Scripts

Optimize Scripts, Proper boxing and unboxing of variables, No large structs, First Principles, static and object oriented elements. If the Profiler can direct you to a problem script you are golden with the diagnoses and simply need to optimize the logic there.

Textures

Consider a limit on most texture sizes. Only use texture resolution necessary considering the camera distance to that graphic object. MIP maps can be used if expected to show the texture at multiple distances from the Player. Reuse textures whenever possible. Don’t apply unnecessary textures. Consider lower resolution of normal, specular maps even if you want a high resolution diffuse map on that same material. Texture property settings.

Static and Dynamic Batching

Reduce draw calls with batching where meshes are grouped together. Static for non moving GameObjects. Share materials as much as possible to reduce overhead here for the SetPass.

(Occlusion) Culling to Limit Rendering Visibility

Although it adds some overhead for the occlusion culling itself, the savings is usually worth it as you don’t want to render objects that aren’t visible and this really helps to save performance on lower-end machines. Automatically Unity does not render objects that are outside of the camera frustum, so you only need to address occlusion culling in the frustum. You use Umbra for this with a baked in process first. Generally do not use occlusion culling in exteriors, and generally yes do use it in interiors when walls would occlude much of the environment from the Player’s view. You can set the editor view to Overdraw mode to see where this occurs.

Object Pool (Game Objects) Pattern etc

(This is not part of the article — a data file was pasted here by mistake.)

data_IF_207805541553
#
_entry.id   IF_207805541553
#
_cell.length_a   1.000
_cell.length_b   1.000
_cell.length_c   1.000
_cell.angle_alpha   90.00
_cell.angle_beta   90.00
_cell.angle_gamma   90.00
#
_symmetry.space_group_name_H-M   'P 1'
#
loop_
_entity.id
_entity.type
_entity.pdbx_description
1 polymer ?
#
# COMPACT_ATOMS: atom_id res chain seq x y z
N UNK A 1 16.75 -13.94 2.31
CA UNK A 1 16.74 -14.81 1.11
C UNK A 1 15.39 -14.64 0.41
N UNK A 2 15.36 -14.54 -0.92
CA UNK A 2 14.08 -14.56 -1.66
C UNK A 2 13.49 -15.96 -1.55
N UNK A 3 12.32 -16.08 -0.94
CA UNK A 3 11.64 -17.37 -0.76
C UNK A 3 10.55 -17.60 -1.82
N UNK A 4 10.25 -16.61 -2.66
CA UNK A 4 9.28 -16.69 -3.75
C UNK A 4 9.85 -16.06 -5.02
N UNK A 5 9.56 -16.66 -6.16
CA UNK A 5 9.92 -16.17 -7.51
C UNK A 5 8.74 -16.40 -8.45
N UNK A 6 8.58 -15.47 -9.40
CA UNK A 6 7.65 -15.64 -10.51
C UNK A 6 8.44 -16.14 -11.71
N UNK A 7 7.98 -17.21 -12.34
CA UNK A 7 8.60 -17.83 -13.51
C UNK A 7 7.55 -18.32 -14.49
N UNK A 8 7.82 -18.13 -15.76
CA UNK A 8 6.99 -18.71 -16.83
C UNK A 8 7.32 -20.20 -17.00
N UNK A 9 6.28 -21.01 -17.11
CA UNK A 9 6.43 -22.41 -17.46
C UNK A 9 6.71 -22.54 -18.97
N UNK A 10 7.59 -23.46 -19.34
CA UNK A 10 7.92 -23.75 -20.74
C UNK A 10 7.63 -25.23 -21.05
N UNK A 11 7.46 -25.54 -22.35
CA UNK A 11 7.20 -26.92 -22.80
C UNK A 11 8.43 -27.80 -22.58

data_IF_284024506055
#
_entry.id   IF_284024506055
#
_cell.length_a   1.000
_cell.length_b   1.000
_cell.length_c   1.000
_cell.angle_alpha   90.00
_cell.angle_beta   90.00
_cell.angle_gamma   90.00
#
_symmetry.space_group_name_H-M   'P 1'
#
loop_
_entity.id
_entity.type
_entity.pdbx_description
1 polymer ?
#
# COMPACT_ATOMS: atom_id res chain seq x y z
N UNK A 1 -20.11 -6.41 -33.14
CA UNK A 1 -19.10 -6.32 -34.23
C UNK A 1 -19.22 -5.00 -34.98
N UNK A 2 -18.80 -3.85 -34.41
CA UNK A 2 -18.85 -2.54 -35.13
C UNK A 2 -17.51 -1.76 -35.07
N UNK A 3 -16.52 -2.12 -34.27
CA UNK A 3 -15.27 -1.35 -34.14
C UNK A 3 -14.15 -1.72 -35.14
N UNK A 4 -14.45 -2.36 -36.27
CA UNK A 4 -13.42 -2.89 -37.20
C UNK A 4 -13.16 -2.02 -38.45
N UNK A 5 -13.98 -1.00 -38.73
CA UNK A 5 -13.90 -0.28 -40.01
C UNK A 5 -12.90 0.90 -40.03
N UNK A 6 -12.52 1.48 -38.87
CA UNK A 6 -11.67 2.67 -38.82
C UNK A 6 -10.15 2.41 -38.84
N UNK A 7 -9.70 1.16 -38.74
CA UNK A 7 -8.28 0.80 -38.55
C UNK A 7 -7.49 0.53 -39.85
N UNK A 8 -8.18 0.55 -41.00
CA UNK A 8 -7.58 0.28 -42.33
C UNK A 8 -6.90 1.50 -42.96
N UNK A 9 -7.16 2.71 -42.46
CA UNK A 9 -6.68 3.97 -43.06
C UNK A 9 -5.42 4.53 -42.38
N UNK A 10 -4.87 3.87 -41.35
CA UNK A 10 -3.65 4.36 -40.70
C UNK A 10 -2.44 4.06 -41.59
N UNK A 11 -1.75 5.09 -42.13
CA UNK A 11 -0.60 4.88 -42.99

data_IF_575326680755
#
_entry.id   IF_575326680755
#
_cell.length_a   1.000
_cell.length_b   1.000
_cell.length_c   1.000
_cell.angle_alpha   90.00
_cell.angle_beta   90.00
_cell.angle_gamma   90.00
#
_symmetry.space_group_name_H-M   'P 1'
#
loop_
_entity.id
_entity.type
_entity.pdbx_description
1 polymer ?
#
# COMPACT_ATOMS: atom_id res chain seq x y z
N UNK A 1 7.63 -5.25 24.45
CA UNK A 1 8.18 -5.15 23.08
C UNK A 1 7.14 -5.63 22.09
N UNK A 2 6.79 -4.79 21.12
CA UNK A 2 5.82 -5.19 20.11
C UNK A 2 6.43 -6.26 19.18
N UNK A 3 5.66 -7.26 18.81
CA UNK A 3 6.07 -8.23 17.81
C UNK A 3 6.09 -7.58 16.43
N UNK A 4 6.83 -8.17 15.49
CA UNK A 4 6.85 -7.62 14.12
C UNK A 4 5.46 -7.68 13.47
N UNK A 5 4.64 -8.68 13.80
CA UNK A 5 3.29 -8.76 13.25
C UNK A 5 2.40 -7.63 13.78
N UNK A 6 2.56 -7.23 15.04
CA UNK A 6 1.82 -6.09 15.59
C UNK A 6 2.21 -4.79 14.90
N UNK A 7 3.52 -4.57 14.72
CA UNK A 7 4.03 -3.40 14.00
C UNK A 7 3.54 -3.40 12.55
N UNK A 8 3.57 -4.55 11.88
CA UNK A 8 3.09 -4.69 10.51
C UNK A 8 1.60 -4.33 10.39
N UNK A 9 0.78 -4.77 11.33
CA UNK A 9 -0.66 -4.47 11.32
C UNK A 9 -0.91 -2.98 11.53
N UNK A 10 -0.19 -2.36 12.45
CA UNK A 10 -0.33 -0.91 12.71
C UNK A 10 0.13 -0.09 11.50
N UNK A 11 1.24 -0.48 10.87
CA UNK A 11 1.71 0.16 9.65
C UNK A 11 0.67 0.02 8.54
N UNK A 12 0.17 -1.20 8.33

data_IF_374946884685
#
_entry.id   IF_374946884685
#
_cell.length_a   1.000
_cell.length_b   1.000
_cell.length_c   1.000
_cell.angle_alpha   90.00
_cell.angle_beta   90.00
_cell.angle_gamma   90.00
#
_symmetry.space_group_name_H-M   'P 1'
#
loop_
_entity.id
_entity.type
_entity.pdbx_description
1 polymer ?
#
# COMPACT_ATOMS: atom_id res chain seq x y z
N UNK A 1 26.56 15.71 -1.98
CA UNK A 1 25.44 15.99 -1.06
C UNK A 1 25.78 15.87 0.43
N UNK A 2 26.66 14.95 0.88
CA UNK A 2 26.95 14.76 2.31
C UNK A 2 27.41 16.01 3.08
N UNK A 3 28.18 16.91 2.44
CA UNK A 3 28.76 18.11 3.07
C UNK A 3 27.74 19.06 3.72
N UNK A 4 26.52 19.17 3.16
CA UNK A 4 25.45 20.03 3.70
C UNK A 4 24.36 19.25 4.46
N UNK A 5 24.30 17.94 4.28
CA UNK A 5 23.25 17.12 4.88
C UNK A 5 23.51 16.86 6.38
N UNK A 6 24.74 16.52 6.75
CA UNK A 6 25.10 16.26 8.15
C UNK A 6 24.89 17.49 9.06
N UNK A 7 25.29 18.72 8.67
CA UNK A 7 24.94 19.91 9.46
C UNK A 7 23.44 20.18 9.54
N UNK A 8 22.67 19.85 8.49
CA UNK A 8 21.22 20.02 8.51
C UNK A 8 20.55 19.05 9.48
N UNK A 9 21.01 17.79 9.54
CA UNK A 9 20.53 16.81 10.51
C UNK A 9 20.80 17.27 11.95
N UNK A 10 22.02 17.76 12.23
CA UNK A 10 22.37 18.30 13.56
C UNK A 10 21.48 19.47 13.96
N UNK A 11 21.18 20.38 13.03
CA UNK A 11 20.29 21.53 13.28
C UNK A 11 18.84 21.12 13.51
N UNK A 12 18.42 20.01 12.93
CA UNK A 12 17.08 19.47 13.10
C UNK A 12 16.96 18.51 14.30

Use an Object Pool to reuse Objects, Multithreading can be used to load elements in the background, Custom Garbage collection. If the Player has the option to infinitely spawn something, always have a plan around this. Don’t render or instantiate objects that are out of view. You can create an infinite city for example by moving scene objects from one side to the other as the Player moves.

Test Hardware (Optimize for Minimum Requirements Machine)

Ideally you have another computer or Mobile device that fits the minimum requirements target to run the Application. If not try to account for the difference in test machine versus minimum requirements machine you need to have the framerate be perfect from the slower machine. (Ex. you want to run the application at 60FPS, and it does run below that constantly on your machine, but on a minimum requirements machine it runs at 30FPS = no good, you need the minimum requirements machine to run at 60FPS then optimization is done.) 

Corner Cases / QA Everything

Make sure to try to overload all inputs and do unexpected things as the Player to tease out any performance issues in these situations.

Build Settings

Obviously if you have settings not as desired here your results will be unexpected. Controls details of how graphics are rendered to whether to include debug controls.

Frame Debugger

Pause and open the Frame Debugger to get more detailed information to diagnose performance related to draw calls for that exact frame.

Acronym to help remember off-hand:

LAMP POST SCOTCH*

L Lighting

A Audio

M Materials

P Physics

P Profiler (Diagnose)

O Optimization Loop (Developer Strategy)

S Scripts

T Textures

S Static and Dynamic Batching

C (Occlusion) Culling to Limit Object Visibility

O Object Pool Pattern etc

T Test Hardware  (Optimize for Minimum Requirements Machine)

C Corner Cases

H*

Talk soon,

Yale